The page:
Sheridan – This research project in northeast Wyoming began in December 2019 when 35 mule deer does in Hunt Area 10 of the Cheyenne River Mule Deer Herd were captured and fitted with GPS collars. The primary objectives of the study are to identify habitat preferences, daily and seasonal movement patterns and causes of mortality.
This hunt area was targeted for research due to its importance in providing public land access for hunting and for recent poor fawn production and overall depressed deer numbers. The 2019 fawn-to-doe ratio in Area 10 was 53 fawns per 100 does. A higher ratio is needed to maintain or build deer numbers.
The collars are tracking each deer’s movements for the next five to six years, depending on the collar’s battery life. The collars transmit deer locations every eight hours. The collars are also recording finer-scale, three-hour movements, which are stored onboard the collar and will be downloaded when the collar is retrieved from a deceased animal or at the end of the study when it is programmed to automatically release.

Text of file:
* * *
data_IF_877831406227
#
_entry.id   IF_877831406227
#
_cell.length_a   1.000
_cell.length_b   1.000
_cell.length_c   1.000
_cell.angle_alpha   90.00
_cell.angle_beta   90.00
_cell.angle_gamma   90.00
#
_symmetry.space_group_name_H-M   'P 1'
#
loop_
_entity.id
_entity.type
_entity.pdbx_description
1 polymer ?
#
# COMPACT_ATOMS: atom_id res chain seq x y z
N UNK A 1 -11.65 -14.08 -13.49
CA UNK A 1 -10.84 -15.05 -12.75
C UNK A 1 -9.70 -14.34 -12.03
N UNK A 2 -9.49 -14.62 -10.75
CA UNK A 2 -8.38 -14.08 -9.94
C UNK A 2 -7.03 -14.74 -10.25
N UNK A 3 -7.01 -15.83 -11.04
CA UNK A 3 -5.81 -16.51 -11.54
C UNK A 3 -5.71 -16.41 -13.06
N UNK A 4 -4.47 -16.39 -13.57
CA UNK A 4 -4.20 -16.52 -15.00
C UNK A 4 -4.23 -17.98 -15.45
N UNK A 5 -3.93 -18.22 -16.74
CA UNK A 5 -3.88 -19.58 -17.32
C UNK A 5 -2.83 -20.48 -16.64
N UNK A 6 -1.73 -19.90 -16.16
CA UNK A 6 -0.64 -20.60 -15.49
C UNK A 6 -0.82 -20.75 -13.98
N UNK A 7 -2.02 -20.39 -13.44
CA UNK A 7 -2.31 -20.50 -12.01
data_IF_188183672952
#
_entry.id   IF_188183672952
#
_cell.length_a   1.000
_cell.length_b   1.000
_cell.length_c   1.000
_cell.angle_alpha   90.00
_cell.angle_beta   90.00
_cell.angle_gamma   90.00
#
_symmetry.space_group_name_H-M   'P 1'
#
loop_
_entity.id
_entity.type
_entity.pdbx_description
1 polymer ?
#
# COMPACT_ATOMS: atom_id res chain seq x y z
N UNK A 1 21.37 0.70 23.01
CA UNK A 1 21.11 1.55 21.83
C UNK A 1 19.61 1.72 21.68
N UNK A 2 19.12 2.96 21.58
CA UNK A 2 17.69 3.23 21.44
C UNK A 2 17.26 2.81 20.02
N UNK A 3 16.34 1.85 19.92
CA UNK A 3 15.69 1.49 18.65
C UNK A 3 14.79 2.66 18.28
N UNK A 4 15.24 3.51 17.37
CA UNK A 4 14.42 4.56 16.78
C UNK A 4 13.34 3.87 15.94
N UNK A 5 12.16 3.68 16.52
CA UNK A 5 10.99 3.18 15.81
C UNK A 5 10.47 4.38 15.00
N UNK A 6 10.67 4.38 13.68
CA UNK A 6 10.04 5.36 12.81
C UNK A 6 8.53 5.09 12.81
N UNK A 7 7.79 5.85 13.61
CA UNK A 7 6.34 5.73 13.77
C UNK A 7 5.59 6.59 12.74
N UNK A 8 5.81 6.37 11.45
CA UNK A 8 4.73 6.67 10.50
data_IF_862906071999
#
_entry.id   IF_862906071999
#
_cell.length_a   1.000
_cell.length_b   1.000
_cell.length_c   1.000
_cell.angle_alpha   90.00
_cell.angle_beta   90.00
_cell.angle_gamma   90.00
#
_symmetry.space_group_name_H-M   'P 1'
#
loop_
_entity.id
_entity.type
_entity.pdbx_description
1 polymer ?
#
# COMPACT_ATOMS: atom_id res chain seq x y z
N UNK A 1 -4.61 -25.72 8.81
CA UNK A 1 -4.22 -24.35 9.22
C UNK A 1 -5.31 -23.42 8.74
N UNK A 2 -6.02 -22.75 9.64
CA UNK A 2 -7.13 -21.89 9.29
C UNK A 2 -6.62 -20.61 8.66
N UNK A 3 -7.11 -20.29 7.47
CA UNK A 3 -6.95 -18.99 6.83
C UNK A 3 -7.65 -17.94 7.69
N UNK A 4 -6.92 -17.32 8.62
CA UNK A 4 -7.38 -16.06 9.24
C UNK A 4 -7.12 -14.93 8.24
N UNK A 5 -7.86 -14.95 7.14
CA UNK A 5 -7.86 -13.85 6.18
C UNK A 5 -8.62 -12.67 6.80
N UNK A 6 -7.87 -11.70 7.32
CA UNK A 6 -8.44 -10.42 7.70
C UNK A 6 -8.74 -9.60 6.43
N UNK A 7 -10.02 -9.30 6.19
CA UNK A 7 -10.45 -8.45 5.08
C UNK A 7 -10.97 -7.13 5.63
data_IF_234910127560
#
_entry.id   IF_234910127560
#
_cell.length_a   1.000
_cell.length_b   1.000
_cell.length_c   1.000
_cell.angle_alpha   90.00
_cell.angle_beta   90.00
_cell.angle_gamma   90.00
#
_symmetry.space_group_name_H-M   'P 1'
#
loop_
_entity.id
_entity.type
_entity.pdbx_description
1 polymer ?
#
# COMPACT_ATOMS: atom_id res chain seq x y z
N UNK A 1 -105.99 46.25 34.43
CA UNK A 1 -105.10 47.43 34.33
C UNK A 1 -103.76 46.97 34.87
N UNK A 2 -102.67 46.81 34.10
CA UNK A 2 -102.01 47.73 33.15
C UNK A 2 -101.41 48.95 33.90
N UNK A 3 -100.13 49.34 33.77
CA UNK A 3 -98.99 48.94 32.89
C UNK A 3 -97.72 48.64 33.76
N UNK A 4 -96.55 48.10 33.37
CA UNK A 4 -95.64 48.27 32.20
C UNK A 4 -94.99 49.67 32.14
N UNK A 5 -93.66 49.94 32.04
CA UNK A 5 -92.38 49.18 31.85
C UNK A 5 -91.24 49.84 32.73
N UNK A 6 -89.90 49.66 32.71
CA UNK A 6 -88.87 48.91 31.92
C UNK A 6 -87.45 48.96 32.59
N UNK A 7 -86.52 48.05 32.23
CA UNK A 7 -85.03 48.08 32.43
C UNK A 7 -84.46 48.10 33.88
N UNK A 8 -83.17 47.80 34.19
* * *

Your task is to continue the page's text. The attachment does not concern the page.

Eight mortalities of collared deer have occurred with causes identified as predation, vehicle collisions and several unknown. Two animals were tested for chronic wasting disease and one tested positive, though it is unclear if the disease was the primary cause of death. The collars from these mortalities have been retrieved and deployed on other deer.
“We have not seen any significant seasonal dispersal of deer away from their original capture areas,” said Gillette Wildlife Biologist Erika Peckham. “Additional data will come later in the study, but so far, the collared deer are showing limited movements, which suggests we might focus attention on habitat in those areas in the future, both measuring current conditions and quality and what potential improvements could be initiated.”
Funding for the collars has been generously provided by Thunder Basin Coal Company, through collaboration with the U.S. Forest Service and by the Wyoming Sportsman’s Group.